Hope springs eternal as dry bulk market shows life

By: | Issue #644 | at 11:18 AM | Channel(s): Maritime  Breakbulk News  

“Late February, and the air’s so balmy snowdrops and crocuses might be fooled into early blooming. Then, the inevitable blizzard will come, blighting our harbingers of spring…”

Gail Mazur, The Idea of Florida During a Winter Thaw

Bloom or Dust.

Just a little over a year ago, February 10th 2016 to be exact; the BDI (Baltic Dry Index) fell to 290 points, a historic low for the index, which measures dry cargo shipping activity. Now, the BDI is emerging from the gloom and as of this writing [March 2nd 2017] has cracked the 900 level, putting the index up over 164% for a 52-week period. Although this rise in the BDI is a significant indicator of an improvement in trading conditions, it is worth remembering that back in 2008 the index peaked at 11,793, just before the collapse with the onslaught of the Great Recession. During the following two-and-half weeks, the BDI shed nearly 94% of its value and never fully recovered. The moral of the story: what goes up often comes down a lot quicker. Using the 2008 BDI peak might be an unfair point of comparison – after all from the inception of the “new” Baltic index system in 1985, until the first real spikes in 2003, the BDI generally bounced between 1500-to-2000. However, since 2002 until 2012, the BDI has been in a bloom and mostly dust cycle, - few very profitable springs followed by the entire market biting the dust. (see charts on page 6 and 15)

From a technical stand point, the BDI is an evaluation of the price (or costs) to ship raw material – essentially commodities – around fifty well established shipping routes by ship size.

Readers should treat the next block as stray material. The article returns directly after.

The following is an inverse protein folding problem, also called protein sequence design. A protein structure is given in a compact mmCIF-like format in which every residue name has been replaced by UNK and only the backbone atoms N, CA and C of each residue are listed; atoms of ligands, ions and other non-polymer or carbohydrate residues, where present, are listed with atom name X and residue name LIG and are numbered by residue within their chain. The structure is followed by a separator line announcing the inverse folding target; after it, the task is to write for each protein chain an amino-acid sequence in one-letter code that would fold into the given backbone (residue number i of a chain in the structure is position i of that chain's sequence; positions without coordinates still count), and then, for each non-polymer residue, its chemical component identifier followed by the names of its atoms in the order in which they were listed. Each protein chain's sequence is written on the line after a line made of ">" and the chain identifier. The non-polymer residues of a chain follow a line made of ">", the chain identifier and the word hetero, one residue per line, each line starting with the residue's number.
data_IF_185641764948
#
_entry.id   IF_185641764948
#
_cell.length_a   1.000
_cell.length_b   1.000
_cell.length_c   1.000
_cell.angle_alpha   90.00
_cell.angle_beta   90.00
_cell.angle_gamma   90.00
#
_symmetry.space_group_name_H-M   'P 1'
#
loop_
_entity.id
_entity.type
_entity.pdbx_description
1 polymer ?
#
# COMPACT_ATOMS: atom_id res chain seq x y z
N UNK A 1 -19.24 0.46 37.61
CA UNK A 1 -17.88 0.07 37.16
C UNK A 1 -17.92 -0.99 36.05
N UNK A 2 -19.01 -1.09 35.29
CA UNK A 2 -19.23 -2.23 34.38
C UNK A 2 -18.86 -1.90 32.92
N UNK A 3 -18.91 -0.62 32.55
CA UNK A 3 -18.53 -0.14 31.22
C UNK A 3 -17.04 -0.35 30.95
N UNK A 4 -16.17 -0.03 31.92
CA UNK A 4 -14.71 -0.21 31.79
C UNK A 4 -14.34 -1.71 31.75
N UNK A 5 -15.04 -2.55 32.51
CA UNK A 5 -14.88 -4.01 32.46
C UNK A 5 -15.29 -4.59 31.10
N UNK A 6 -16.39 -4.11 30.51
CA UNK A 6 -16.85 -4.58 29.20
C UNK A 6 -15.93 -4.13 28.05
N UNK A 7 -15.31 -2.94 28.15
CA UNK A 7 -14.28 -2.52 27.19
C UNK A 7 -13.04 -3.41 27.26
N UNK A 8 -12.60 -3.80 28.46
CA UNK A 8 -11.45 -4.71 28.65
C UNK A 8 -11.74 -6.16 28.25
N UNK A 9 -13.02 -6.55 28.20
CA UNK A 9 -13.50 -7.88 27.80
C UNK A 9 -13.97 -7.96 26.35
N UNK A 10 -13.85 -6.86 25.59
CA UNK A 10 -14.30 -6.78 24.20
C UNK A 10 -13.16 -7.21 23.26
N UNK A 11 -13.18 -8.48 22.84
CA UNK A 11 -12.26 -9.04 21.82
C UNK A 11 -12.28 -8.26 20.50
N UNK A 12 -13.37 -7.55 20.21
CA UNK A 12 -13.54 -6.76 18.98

The larger ships tend to move major bulks like ores – especially steel making related products – while the ships on the smaller side move a wide range of minor bulks (see Matt Miller’s cocoa story on page 8) or piecemeal shipments. Often neo-bulks move either by breakbulk ships or unitized container or ro/ro vessels, with unitized freight rates often undercutting breakbulk.

From a larger frame of reference, there is a strong bond between the BDI and global economic health and well-being. The seaborne movement of essential commodities to economic growth, such as steel making products, makes the BDI a bellwether to future economic activity - albeit more as a comment in hindsight, than as a glimpse into a certain future. The world GDP has been in slowdown since 2010. GDP growth has decreased from 5.4% in 2010 to about 3.4% in 2014, 3.1% in 2015 and latest estimates have 2016 at 3.535%. Not impressive, but encouraging.

The oft quoted BDI link to GDP works in both directions. GDP forecasts often take BDI into account while BDI forecasts take GDP forecasts into account. It’s incestuous accounting and depends a great deal on the accuracy of the reports.

For example, one of the charts most often used to show the correlation of BDI to GDP growth is China. China is the greatest source of bulk shipments and thus has the biggest impact on movements. From 2000 until late 2007, with only minor exceptions, the BDI grew slower than China’s GDP. For the immediate time after the Great Recession, the BDI – even in freefall – outperformed China’s GDP. Since mid-2009, the GDP in China is again growing faster than BDI and the gap is running at a relatively stable pace, two indices moving in lock step. In a bit of revisionist history, was China’s GDP really growing at the 8%-13.5% or perhaps moving at a lower clip closer to the BDI? Since supply & demand involves a human element, would the anticipation of a rising China market influence investment and the bulkship orderbook and cause an over-supply of ships?

Inelastic Supply

In some respects the dry bulk market represents one of the purest examples of supply and demand economics. In the simplest terms, the transaction is cargo space in the ships versus the demand for that space from sellers of the freight (commodities). Presumably, the freight satisfies the demand in the buyers’ home-marketplace.